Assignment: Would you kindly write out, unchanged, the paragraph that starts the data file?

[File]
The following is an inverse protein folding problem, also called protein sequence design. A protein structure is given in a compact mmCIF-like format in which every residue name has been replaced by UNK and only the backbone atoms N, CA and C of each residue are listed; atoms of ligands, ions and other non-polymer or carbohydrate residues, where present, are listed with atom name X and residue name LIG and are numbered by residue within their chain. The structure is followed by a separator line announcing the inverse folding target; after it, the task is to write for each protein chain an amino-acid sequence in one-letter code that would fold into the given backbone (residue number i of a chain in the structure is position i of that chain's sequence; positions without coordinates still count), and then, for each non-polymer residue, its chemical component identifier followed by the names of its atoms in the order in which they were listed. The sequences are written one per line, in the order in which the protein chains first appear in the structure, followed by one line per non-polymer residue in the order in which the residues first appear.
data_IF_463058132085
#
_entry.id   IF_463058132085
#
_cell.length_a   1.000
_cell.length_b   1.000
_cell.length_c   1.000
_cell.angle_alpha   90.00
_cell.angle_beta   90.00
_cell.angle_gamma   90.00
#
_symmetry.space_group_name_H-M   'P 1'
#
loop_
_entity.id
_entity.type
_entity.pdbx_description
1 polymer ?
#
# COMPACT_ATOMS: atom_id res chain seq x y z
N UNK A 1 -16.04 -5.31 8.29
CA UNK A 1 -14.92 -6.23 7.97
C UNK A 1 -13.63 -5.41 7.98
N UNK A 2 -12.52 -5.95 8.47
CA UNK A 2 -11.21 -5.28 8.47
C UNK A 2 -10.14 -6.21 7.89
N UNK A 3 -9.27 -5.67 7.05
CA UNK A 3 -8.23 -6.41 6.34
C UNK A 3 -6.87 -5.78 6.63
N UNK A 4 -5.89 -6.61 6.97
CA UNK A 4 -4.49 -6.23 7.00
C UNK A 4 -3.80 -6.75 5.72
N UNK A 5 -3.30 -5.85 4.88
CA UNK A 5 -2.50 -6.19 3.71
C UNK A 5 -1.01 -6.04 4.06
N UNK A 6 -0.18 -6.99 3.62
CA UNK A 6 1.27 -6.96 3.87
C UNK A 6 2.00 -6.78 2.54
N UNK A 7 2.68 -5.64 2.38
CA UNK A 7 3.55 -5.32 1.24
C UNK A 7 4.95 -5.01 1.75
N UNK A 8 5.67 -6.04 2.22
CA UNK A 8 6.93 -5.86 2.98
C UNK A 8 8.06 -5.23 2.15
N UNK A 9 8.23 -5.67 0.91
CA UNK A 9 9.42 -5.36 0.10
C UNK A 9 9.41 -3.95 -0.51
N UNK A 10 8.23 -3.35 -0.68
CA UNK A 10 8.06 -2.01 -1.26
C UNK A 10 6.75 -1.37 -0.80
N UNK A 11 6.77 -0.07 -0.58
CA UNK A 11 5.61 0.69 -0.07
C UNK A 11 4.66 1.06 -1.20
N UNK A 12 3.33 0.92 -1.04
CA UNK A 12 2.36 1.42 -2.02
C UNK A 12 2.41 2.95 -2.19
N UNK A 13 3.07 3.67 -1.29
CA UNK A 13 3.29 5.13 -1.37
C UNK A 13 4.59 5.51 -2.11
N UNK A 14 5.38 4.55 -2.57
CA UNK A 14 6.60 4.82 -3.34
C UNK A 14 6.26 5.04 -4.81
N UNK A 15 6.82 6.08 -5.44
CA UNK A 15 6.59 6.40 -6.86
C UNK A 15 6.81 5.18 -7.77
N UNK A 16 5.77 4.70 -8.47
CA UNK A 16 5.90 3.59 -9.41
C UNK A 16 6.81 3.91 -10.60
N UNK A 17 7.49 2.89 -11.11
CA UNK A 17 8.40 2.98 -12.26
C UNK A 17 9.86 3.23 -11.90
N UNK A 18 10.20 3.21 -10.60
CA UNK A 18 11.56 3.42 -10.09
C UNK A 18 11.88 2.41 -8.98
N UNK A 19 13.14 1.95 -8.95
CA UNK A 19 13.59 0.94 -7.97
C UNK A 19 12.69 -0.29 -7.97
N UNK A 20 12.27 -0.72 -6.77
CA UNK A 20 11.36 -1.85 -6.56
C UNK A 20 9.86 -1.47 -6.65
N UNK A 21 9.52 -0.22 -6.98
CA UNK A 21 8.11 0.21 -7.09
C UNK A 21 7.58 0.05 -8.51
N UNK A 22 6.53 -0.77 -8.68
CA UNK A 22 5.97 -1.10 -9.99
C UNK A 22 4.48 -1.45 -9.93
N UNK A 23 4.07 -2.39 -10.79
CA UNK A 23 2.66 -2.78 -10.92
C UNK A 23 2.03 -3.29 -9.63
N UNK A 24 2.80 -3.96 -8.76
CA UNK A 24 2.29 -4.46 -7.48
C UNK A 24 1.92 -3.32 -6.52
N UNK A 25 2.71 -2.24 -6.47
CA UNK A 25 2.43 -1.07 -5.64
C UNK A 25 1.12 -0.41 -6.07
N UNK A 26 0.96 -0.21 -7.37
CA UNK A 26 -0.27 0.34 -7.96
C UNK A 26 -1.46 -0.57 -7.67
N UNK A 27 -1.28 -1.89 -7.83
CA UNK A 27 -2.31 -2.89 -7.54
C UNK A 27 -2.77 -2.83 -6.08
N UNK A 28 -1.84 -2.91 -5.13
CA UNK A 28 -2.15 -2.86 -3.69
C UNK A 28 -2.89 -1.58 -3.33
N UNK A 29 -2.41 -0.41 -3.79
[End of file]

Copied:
The following is an inverse protein folding problem, also called protein sequence design. A protein structure is given in a compact mmCIF-like format in which every residue name has been replaced by UNK and only the backbone atoms N, CA and C of each residue are listed; atoms of ligands, ions and other non-polymer or carbohydrate residues, where present, are listed with atom name X and residue name LIG and are numbered by residue within their chain. The structure is followed by a separator line announcing the inverse folding target; after it, the task is to write for each protein chain an amino-acid sequence in one-letter code that would fold into the given backbone (residue number i of a chain in the structure is position i of that chain's sequence; positions without coordinates still count), and then, for each non-polymer residue, its chemical component identifier followed by the names of its atoms in the order in which they were listed. The sequences are written one per line, in the order in which the protein chains first appear in the structure, followed by one line per non-polymer residue in the order in which the residues first appear.